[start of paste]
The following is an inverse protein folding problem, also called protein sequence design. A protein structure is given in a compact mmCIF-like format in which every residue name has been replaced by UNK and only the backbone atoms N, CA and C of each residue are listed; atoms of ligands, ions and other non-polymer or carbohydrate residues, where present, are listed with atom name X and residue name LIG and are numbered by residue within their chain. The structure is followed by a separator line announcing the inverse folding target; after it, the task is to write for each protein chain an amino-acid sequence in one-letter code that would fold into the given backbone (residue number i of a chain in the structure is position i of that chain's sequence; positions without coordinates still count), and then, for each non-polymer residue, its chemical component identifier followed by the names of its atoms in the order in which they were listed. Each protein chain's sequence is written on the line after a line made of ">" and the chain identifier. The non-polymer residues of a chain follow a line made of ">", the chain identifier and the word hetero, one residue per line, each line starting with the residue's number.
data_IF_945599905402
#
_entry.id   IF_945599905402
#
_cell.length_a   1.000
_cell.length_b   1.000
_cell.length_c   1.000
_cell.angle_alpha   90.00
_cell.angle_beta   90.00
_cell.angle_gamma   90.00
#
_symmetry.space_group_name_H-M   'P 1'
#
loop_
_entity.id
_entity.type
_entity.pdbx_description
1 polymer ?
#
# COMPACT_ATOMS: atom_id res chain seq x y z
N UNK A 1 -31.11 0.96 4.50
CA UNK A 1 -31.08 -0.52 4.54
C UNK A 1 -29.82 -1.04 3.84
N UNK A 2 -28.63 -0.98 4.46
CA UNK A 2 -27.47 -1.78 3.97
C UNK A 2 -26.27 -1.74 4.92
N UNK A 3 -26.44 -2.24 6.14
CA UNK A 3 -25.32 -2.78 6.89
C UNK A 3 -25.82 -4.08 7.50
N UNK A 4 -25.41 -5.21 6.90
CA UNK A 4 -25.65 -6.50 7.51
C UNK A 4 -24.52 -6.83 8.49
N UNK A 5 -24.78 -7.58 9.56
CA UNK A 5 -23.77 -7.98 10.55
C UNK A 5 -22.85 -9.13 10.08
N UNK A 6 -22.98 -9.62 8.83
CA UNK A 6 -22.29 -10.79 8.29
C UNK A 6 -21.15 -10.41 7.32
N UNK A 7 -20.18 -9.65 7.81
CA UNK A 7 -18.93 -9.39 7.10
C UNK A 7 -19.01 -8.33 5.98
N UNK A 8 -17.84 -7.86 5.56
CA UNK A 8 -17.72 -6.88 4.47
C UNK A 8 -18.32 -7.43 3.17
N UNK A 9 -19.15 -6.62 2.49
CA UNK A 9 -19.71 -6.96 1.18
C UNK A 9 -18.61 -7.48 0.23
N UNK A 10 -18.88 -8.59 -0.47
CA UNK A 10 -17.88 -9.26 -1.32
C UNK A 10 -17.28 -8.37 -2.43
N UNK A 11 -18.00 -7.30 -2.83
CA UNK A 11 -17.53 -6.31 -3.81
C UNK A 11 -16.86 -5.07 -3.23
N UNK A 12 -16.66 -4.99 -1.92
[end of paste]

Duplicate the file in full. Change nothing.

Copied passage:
The following is an inverse protein folding problem, also called protein sequence design. A protein structure is given in a compact mmCIF-like format in which every residue name has been replaced by UNK and only the backbone atoms N, CA and C of each residue are listed; atoms of ligands, ions and other non-polymer or carbohydrate residues, where present, are listed with atom name X and residue name LIG and are numbered by residue within their chain. The structure is followed by a separator line announcing the inverse folding target; after it, the task is to write for each protein chain an amino-acid sequence in one-letter code that would fold into the given backbone (residue number i of a chain in the structure is position i of that chain's sequence; positions without coordinates still count), and then, for each non-polymer residue, its chemical component identifier followed by the names of its atoms in the order in which they were listed. Each protein chain's sequence is written on the line after a line made of ">" and the chain identifier. The non-polymer residues of a chain follow a line made of ">", the chain identifier and the word hetero, one residue per line, each line starting with the residue's number.
data_IF_945599905402
#
_entry.id   IF_945599905402
#
_cell.length_a   1.000
_cell.length_b   1.000
_cell.length_c   1.000
_cell.angle_alpha   90.00
_cell.angle_beta   90.00
_cell.angle_gamma   90.00
#
_symmetry.space_group_name_H-M   'P 1'
#
loop_
_entity.id
_entity.type
_entity.pdbx_description
1 polymer ?
#
# COMPACT_ATOMS: atom_id res chain seq x y z
N UNK A 1 -31.11 0.96 4.50
CA UNK A 1 -31.08 -0.52 4.54
C UNK A 1 -29.82 -1.04 3.84
N UNK A 2 -28.63 -0.98 4.46
CA UNK A 2 -27.47 -1.78 3.97
C UNK A 2 -26.27 -1.74 4.92
N UNK A 3 -26.44 -2.24 6.14
CA UNK A 3 -25.32 -2.78 6.89
C UNK A 3 -25.82 -4.08 7.50
N UNK A 4 -25.41 -5.21 6.90
CA UNK A 4 -25.65 -6.50 7.51
C UNK A 4 -24.52 -6.83 8.49
N UNK A 5 -24.78 -7.58 9.56
CA UNK A 5 -23.77 -7.98 10.55
C UNK A 5 -22.85 -9.13 10.08
N UNK A 6 -22.98 -9.62 8.83
CA UNK A 6 -22.29 -10.79 8.29
C UNK A 6 -21.15 -10.41 7.32
N UNK A 7 -20.18 -9.65 7.81
CA UNK A 7 -18.93 -9.39 7.10
C UNK A 7 -19.01 -8.33 5.98
N UNK A 8 -17.84 -7.86 5.56
CA UNK A 8 -17.72 -6.88 4.47
C UNK A 8 -18.32 -7.43 3.17
N UNK A 9 -19.15 -6.62 2.49
CA UNK A 9 -19.71 -6.96 1.18
C UNK A 9 -18.61 -7.48 0.23
N UNK A 10 -18.88 -8.59 -0.47
CA UNK A 10 -17.88 -9.26 -1.32
C UNK A 10 -17.28 -8.37 -2.43
N UNK A 11 -18.00 -7.30 -2.83
CA UNK A 11 -17.53 -6.31 -3.81
C UNK A 11 -16.86 -5.07 -3.23
N UNK A 12 -16.66 -4.99 -1.92